Those first moments following the announcement were extraordinary – visually and historically. The new Pope was to be Francis, a name unprecedented in the long history of the papacy, and linked with the medieval saint of poverty and simplicity. When the figure in white appeared on the balcony, he was not wearing the traditional scarlet and ermine cape, a symbol of pontifical authority. Nor did he raise both arms (Benedict XVI wrung his hands above his head when elected). Pope Francis stood there, arms straight by his sides, and made a simple blessing with his right hand.
When he said, “Brothers and sisters …,” it came straight from the heart, and he broke tradition by asking the vast crowd to pray for his predecessor, then for himself, in silence. He did not sing his blessing – to the city and to the world – but spoke it. Here was a pope who seemed, from the outset, devout and inimical to triumphalism. Here was a pope of minimal, yet meaningful, gestures. He has charisma without the theatre.
As the news flashed around the world, there were sparse and telling details. This Cardinal Archbishop of Buenos Aires had lived in a small apartment, cooked for himself and gone to his cathedral by bus. His father was a railway worker. He was 76, beyond the age at which bishops are expected to resign, and had lived since young manhood with just one lung. Was this the man to clean up the Vatican? To heal the divisions between the conservative and liberal wings of the Church? To take the Church beyond the disastrous era of clerical sexual abuse? And yet, the cardinals had chosen him with alacrity; and it was remembered that he had narrowly missed the papacy back in 2005.
The appeal to his brother cardinals of Jorge Mario Bergoglio clearly arises from a complex set of influences – indicating potential for reconciliation. He hails from Latin America, a continent beset with socio-economic problems; but his parentage is Italian, and he studied theology in Germany. He is of the South, yet he has deep roots in the North. He’s a Jesuit and, as such, a scholar, who rose to be rector of his seminary. Unlike his predecessor, he has been a pastoral figure, in touch with the deprived on a poor continent. He told his followers not to come to Rome to celebrate the election of a new pope, but to give the money to the needy.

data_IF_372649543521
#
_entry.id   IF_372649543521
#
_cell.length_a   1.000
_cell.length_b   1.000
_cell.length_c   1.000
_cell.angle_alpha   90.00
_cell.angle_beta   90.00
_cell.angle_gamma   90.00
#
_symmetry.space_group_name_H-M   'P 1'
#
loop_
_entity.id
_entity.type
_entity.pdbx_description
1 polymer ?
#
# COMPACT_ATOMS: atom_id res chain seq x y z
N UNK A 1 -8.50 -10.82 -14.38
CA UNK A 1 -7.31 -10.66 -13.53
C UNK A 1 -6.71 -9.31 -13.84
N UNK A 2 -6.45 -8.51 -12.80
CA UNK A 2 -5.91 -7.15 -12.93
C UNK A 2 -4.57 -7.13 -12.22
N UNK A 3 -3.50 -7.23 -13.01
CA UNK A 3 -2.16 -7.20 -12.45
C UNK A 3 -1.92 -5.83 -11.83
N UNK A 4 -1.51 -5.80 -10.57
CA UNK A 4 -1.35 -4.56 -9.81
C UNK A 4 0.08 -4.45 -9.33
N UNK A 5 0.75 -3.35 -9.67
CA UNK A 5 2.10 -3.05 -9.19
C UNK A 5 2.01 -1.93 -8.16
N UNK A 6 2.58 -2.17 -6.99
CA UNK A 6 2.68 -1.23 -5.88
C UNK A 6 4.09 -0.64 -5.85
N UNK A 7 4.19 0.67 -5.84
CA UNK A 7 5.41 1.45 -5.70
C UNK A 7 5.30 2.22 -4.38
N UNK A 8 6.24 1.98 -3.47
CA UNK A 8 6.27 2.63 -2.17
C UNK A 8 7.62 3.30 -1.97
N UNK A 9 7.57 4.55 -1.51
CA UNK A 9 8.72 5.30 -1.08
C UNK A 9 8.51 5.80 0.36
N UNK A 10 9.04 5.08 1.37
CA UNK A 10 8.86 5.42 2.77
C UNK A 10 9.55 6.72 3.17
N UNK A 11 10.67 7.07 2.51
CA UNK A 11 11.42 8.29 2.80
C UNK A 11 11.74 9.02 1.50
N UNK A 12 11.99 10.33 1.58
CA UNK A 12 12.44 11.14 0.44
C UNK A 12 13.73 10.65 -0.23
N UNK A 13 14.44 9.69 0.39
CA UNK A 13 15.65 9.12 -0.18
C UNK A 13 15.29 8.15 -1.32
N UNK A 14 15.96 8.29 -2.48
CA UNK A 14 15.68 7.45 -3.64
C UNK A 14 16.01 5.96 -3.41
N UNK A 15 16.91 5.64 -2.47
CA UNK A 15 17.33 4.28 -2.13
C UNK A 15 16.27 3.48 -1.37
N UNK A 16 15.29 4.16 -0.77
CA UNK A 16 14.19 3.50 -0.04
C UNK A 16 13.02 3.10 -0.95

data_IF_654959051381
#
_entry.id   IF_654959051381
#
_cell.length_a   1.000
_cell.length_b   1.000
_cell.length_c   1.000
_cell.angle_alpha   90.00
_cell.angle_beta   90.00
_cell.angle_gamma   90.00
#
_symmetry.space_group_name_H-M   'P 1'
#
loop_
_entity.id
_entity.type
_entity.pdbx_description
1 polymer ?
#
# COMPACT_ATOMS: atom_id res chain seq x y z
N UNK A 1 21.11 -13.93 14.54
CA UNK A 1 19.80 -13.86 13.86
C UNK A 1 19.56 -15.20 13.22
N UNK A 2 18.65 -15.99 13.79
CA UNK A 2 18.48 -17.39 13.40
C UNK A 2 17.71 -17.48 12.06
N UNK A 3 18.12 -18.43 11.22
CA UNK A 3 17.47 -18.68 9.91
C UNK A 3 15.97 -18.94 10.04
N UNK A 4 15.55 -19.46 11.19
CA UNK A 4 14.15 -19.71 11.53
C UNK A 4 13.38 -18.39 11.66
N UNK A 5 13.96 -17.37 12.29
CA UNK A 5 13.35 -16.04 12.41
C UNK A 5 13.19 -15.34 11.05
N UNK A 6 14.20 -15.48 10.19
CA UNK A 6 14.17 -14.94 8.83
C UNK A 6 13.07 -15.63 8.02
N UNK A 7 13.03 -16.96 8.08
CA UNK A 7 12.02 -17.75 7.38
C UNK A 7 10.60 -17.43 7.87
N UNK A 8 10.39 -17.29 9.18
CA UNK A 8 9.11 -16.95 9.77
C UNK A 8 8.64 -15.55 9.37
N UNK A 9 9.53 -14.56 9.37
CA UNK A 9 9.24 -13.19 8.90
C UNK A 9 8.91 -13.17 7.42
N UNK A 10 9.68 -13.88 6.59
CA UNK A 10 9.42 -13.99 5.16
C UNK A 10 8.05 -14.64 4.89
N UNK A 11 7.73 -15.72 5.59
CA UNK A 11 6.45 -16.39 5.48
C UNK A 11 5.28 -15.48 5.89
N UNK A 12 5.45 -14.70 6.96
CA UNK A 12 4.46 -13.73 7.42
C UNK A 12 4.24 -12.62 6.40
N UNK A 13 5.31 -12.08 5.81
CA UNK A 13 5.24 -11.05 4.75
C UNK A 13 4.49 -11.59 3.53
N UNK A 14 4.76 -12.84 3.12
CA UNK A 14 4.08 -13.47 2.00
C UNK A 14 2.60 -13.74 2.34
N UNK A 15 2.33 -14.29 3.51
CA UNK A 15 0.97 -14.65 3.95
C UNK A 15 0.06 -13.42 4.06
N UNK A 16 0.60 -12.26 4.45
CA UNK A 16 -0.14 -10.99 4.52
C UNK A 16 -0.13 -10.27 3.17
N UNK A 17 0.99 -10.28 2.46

As a Jesuit, he might have been identified with liberation theology, the left-wing Catholic movements that saw sin as rooted in unjust political structures. He counselled his brother Jesuits against espousing liberation theology with its Marxist-style “base communities.” He advocated leadership within traditional parishes, and emphasized the need for holiness over altering political structures.
All the same, he has been notably committed to the alleviation of poverty through redistribution of wealth. “We live in the most unequal part of the world, which has grown the most yet reduced misery the least,” he said in 2007. “The unjust distribution of goods persists, creating a situation of social sin that cries out to Heaven and limits the possibilities of a fuller life for so many of our brothers.”
Since the 1970s, he has been associated with the Catholic organization Communion and Liberation, an ardent worldwide group much loved by John Paul II. The Catholic liberal wing and the Jesuits have been antipathetic to the cielinni, as they are known, disliking their mass rallies and enthusiastic evangelism. Yet, being a Jesuit, Francis might just act as a bridge between these two great forces in the Church.
Having spent his years as a bishop and the cardinal archbishop among his people, he has been a Vatican outsider, although he’s sure to know its ways and its problems. In the closing days of Benedict’s papacy, rumours of corruption and financial malfeasance had swirled around the Holy See. An investigation had been ordered by Benedict, for the sight of the new pope’s eyes only. Since his resignation, all the senior posts have fallen vacant. Francis has a good opportunity to make changes to root and branch. At his age, and being an outsider, he will find it difficult to be a Vatican reformer. Yet, having worked on the far periphery of the Church, he may create an impetus to long-overdue decentralization.
He has staunchly opposed abortion and same-sex marriage. In 2010, he was rebuked by Argentine President Cristina Fernández de Kirchner for attacking adoption by gay partners. He has shown compassion for the victims of HIV-AIDS, yet he’s known to be strongly orthodox against artificial contraception. This may create difficulties ahead if he emphasizes sexual and life ethical issues over the realities of poverty, injustice and violence.
I liked the look of Francis on the balcony. His simplicity, his pastoral experience far from the Roman centre of power, together perhaps with a Jesuit flare for subtlety, may enable him to pull off the squaring of many circles, the healing of much antagonism within the Catholic Church. Above all, he appears untainted by the corrosive influence of the clerical sexual abuse scandal.
We are clearly not in for a long papacy; and if Francis follows the example of his predecessor, he may well resign before age catches up with him. What’s certain is that the Church’s centre of gravity has shifted toward the Americas, where the majority of Catholics now flourish and continue to multiply.
John Cornwell, a fellow of Jesus College at the University of Cambridge, is best known for his books on the papacy, most notably Hitler’s Pope. His most recent book is Newman’s Unquiet Grave.
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